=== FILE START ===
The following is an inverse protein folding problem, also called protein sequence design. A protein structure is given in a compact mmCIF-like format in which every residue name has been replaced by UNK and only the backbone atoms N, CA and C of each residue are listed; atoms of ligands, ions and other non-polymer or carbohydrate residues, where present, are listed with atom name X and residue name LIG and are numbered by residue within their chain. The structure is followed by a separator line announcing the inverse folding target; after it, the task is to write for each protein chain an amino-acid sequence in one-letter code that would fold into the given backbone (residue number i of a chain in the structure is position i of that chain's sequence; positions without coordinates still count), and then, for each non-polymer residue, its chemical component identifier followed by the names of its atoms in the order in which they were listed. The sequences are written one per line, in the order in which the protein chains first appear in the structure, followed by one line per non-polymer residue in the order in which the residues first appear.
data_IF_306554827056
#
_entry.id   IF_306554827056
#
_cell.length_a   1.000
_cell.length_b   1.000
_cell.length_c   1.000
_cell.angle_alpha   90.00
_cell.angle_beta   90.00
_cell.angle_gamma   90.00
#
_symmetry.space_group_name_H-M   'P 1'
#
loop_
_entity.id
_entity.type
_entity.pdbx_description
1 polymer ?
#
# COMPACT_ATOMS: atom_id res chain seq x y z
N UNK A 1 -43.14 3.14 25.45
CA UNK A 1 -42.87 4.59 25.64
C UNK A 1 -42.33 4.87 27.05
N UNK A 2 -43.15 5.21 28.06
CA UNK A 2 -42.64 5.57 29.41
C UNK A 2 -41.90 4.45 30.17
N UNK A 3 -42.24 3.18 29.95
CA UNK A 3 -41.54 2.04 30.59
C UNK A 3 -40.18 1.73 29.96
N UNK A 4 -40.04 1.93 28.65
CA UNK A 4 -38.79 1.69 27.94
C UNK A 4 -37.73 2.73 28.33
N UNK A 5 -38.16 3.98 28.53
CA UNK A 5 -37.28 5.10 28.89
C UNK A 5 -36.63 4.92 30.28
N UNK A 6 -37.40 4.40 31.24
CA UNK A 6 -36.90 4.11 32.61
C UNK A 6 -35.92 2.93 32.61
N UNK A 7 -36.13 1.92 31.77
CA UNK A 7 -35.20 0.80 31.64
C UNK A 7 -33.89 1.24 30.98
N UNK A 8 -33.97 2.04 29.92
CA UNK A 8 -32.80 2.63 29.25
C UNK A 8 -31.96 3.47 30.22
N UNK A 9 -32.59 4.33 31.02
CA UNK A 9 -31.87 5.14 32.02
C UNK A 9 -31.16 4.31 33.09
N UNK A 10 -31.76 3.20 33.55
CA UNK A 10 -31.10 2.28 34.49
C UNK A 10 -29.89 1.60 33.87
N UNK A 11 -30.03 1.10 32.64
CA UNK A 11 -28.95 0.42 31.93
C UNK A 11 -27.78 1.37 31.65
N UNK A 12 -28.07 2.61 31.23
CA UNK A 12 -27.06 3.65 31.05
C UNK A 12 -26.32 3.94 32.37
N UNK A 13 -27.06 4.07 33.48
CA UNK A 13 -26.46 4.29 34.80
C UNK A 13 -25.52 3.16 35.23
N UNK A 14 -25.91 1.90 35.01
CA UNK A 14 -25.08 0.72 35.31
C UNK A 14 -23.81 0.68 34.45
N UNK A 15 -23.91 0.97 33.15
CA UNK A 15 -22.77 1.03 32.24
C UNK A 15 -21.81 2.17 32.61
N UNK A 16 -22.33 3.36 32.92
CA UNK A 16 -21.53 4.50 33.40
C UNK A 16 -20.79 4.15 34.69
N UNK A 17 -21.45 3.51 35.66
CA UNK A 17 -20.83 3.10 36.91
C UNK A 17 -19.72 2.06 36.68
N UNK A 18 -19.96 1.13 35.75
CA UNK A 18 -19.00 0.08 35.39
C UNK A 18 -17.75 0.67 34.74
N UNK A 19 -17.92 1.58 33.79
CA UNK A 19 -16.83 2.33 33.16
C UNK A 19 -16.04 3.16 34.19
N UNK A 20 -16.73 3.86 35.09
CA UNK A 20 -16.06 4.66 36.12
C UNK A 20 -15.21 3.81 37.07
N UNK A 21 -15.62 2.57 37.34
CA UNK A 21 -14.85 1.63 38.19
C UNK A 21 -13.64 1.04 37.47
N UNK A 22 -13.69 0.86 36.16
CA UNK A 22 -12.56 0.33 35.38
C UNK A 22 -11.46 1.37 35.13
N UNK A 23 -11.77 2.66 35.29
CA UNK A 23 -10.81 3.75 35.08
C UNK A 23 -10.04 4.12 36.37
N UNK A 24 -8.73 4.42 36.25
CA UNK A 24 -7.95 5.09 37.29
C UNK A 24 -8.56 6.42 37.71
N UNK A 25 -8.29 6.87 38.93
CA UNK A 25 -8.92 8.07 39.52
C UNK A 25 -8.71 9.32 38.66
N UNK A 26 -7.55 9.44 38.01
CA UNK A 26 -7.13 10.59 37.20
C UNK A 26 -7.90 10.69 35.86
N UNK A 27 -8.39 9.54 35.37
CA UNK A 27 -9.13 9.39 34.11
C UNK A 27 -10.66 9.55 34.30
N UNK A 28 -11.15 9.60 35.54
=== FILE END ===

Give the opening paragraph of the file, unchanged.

The following is an inverse protein folding problem, also called protein sequence design. A protein structure is given in a compact mmCIF-like format in which every residue name has been replaced by UNK and only the backbone atoms N, CA and C of each residue are listed; atoms of ligands, ions and other non-polymer or carbohydrate residues, where present, are listed with atom name X and residue name LIG and are numbered by residue within their chain. The structure is followed by a separator line announcing the inverse folding target; after it, the task is to write for each protein chain an amino-acid sequence in one-letter code that would fold into the given backbone (residue number i of a chain in the structure is position i of that chain's sequence; positions without coordinates still count), and then, for each non-polymer residue, its chemical component identifier followed by the names of its atoms in the order in which they were listed. The sequences are written one per line, in the order in which the protein chains first appear in the structure, followed by one line per non-polymer residue in the order in which the residues first appear.